The Victorian City: Everyday Life in Dickens' London.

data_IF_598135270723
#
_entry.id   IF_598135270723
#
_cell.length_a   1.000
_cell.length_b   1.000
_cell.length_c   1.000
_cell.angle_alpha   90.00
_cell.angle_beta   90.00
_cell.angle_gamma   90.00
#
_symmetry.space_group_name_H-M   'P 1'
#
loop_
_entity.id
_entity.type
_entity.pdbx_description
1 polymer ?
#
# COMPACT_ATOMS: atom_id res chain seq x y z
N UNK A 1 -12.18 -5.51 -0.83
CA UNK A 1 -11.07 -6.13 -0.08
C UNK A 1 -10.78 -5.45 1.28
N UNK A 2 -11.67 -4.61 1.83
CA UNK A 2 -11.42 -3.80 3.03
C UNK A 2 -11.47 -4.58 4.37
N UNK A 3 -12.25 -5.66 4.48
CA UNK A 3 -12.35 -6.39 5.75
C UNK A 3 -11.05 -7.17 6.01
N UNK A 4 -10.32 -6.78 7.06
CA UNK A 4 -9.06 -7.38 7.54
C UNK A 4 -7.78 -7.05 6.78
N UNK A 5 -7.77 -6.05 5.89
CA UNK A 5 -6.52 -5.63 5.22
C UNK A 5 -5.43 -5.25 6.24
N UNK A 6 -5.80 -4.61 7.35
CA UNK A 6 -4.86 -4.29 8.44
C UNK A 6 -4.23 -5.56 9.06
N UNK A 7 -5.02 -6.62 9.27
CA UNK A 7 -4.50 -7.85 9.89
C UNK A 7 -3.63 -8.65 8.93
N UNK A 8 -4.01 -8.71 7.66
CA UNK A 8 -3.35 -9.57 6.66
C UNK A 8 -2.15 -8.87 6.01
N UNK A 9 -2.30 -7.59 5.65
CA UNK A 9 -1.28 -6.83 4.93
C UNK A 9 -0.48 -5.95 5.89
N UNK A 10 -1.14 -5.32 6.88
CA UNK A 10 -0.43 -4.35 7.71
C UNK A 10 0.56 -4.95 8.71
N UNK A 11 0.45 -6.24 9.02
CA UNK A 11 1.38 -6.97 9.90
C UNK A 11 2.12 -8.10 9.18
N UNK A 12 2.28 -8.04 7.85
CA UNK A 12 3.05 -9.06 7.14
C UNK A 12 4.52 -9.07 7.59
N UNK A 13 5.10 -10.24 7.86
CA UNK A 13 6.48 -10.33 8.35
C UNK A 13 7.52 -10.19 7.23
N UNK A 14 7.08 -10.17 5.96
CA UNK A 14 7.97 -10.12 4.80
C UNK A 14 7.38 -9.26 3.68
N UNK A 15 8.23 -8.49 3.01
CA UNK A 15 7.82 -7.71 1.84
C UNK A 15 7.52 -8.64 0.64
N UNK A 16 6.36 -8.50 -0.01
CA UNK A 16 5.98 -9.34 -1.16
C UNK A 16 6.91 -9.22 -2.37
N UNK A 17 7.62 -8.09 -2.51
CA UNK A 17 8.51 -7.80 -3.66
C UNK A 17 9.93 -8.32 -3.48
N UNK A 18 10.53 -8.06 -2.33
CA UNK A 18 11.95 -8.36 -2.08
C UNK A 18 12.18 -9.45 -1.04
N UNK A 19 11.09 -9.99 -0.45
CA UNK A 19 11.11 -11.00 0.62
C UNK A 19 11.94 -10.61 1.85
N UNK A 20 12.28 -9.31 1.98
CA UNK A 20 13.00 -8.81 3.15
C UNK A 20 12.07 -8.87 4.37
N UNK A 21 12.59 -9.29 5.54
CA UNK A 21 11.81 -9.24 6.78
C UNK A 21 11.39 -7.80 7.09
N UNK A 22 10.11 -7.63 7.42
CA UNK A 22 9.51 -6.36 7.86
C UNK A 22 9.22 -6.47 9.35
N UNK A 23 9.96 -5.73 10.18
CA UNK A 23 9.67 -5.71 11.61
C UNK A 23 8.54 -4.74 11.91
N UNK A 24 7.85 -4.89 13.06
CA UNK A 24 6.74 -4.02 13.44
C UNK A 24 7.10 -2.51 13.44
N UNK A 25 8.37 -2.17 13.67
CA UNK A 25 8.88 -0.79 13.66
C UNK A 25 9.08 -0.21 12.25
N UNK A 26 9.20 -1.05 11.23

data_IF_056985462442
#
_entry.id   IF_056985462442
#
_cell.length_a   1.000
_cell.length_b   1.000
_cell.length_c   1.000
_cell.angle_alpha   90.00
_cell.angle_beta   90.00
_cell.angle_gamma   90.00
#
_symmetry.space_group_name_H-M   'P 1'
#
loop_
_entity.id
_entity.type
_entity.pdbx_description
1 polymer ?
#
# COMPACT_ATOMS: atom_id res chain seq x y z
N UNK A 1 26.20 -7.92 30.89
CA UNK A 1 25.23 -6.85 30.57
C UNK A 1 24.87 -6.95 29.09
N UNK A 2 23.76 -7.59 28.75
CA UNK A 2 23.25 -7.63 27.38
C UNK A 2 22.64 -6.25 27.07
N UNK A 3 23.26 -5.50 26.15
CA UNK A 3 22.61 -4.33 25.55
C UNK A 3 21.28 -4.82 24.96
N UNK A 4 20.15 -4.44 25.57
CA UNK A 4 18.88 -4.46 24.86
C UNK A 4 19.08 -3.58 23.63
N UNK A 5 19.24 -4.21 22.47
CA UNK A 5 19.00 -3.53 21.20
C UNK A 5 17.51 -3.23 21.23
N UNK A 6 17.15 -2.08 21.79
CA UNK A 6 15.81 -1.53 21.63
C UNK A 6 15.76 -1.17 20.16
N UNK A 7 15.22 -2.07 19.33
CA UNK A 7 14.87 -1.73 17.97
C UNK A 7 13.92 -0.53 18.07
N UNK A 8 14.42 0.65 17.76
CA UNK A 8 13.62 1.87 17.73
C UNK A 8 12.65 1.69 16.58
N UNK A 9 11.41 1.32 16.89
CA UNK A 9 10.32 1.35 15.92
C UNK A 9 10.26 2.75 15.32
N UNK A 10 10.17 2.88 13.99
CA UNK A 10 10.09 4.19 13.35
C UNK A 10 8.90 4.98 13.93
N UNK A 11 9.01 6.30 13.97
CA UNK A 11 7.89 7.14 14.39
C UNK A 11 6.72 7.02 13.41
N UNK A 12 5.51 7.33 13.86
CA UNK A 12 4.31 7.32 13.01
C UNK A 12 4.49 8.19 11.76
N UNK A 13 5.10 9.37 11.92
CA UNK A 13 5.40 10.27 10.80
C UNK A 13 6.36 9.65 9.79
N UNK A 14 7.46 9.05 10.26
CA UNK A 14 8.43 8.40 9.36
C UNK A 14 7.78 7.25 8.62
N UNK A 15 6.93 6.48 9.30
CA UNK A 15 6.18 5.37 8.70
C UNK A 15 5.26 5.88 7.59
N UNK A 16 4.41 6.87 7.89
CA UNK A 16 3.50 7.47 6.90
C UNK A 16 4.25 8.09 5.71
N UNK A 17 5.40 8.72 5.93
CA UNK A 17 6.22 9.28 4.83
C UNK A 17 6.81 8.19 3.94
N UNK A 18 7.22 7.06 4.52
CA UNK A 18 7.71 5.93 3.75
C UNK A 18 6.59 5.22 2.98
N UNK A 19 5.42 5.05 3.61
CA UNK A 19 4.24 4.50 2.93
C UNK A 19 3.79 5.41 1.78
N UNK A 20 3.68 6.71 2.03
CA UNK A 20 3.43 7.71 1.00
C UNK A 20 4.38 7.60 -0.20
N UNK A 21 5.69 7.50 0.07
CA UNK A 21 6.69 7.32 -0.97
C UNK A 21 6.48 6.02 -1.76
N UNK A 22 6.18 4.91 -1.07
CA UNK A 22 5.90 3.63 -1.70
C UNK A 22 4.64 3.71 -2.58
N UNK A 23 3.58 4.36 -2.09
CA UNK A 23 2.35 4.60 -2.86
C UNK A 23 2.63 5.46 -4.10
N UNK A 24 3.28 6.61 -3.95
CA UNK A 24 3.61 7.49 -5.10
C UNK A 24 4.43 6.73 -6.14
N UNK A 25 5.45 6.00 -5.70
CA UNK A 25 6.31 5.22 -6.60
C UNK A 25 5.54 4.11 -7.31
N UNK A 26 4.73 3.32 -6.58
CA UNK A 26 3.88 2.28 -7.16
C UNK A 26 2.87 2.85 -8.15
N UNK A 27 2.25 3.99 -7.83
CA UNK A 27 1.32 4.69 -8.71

The Victorian City: Everyday Life in Dickens" London. Judith Flanders. Atlantic Books. [pounds sterling]25.00. xxiv + 520 pages. ISBN 978-1-84887-795-5. This survey of life in London from 1810 to the 1860s takes Dickens' writings as its point of reference because Dickens was predominately a writer of life in London. Indeed, one of the book's aims is to act as a handbook for readers of Dickens who want to understand those references which he took for granted. For others the text is a gold-mine of information about life in this period when London grew threefold to hold over three million souls in a rich pot pourri of little Londons which coexisted more or less peacefully. Her point of departure are the streets of London for while the main thoroughfares were increasingly crowded with traffic, side streets were still meant to be lived (and worked) in, a way of life that carried on into the 1950s. The author has compressed a wealth of study into her pages: the wide range of food and drink to be bought in street stalls was because working people usually had no kitchen or running water, and so on. She describes the noise of the streets as hawkers and tradesmen filled them. This leads her on to discuss road-building, traffic, foot-traffic and throughout she relates her finds to characters and plots in Dickens' works. She also looks at London's relations with the rest of England (in those days London was still an English city), markets, poverty, pollution (especially water pollution and resulting typhoid), civic improvements (roads, sewers, drains and buildings), what we would call 'leisure activities' (clubs, theatres, music halls), violence, prostitution, and gay life. However there is nothing about religious life in the Capital although to be fair there wasn't much religion in Dickens' works either. This book contains a wealth of information told in a relaxed and easily digestible manner. (R.G.C.)